Lammas is a Christian harvest festival celebrated on 1 August, but its origins are pagan. In the Gaelic tradition, it was Lughnasa. Lying midway between the June solstice and the September equinox, it was one of the four 'cross quarter' days of the Gaelic year.
The Sun, the Moon, Mercury, Venus, Mars, Jupiter and Saturn are visible to the naked eye. People have seen them for thousands of years. Other Solar System bodies were discoveries, but who discovered them?
Earth's moon is "the Moon” because it was the only one people had ever seen until 1610. That's when Galileo discovered moons orbiting Jupiter. Why did it take until 1877 for someone to find the moons of our neighbor Mars?
Saturn: magnificent rings, a planet-sized moon, and dozens of smaller moons. Three spacecraft had flown by before Cassini-Huygens was launched in 1997. But this mission wouldn't just fly by and snap some photos. It was going to get up close and personal.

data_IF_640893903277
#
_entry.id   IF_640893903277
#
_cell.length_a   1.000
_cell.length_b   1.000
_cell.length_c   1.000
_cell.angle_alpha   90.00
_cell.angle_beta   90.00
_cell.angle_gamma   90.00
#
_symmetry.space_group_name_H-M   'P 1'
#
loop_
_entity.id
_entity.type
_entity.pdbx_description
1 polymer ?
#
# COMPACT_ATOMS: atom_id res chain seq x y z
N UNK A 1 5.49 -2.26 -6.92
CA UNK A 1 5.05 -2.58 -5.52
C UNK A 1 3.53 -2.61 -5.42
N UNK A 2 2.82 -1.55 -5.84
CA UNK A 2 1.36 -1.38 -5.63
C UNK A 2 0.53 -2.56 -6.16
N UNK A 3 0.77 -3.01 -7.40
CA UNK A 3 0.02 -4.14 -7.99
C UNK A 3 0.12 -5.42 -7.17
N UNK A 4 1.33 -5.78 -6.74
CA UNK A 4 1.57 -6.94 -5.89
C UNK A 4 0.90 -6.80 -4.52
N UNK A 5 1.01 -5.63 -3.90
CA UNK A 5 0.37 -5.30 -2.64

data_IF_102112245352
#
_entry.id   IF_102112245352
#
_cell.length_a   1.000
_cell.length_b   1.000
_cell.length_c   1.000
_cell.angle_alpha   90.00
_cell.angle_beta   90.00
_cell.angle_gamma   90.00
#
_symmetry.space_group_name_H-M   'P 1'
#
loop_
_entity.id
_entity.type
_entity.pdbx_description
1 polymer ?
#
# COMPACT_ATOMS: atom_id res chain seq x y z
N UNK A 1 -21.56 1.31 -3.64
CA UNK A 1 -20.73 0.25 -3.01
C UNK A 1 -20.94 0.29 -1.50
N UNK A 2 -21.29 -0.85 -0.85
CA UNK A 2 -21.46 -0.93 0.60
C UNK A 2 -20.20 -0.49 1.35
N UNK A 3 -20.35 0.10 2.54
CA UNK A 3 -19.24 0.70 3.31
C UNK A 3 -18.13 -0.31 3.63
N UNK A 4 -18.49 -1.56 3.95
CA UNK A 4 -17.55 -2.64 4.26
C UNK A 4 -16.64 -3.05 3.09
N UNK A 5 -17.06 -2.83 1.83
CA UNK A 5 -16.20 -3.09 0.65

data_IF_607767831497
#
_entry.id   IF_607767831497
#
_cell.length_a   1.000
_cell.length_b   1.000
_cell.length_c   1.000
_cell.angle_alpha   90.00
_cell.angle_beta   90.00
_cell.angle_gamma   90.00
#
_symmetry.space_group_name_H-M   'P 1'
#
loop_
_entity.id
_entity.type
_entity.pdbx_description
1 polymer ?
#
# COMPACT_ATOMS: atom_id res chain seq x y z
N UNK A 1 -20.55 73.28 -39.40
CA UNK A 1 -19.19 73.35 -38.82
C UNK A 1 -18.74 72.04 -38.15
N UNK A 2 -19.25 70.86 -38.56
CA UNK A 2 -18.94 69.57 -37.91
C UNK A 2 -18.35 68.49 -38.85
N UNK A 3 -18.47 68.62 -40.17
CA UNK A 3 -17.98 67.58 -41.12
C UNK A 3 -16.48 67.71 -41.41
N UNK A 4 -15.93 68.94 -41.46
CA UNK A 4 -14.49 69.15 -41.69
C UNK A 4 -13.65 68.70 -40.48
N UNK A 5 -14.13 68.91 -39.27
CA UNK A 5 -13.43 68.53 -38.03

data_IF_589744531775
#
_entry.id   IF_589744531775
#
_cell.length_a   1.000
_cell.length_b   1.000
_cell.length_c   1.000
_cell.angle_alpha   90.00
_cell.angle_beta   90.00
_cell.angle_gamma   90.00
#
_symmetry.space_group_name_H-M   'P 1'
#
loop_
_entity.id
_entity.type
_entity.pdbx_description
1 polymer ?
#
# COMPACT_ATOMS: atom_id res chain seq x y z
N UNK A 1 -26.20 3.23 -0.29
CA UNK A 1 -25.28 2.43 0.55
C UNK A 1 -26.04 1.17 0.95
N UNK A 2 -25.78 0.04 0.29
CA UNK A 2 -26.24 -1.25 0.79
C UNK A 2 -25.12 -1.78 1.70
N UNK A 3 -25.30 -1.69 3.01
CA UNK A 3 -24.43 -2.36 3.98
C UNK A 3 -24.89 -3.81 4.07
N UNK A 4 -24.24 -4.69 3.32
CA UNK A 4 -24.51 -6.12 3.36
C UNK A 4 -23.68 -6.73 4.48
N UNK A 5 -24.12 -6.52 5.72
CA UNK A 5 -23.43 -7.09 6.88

Google doodles are little drawings and animations that incorporate the Google name into a presentation of a person or event of note. Here are five doodles with an astronomy theme, including asteroids, a lunar eclipse and how the speed of light was calculated by observing Jupiter and Io.
The starter's pistol for the space race was fired on October 4, 1957. It was in the form of a small highly-polished sphere that orbited the Earth every 98 minutes. This was the Soviet Union's Sputnik, Earth's first artificial satellite. It shook up the United States, and there was more to come.
Rosetta, the European Space Agency (ESA) spacecraft, traveled for ten years and billions of miles in order to rendezvous with a comet, accompany it as it moved through the inner Solar System past the Sun, and deploy a lander.
When a rare planetary alignment opened up the outer Solar System, Voyager 1 was sent forth. It observed the gas giants Jupiter and Saturn and their moons. At nearly 4 billion miles from the Sun, the probe turned and took one last picture of home before continuing its journey to the stars.
The Herschels were one of the greatest astronomical families of all time. A partnership of two brothers and a sister built the best telescopes of their time, and with those telescopes mapped the deep sky. They changed the way astronomers understood the heavens.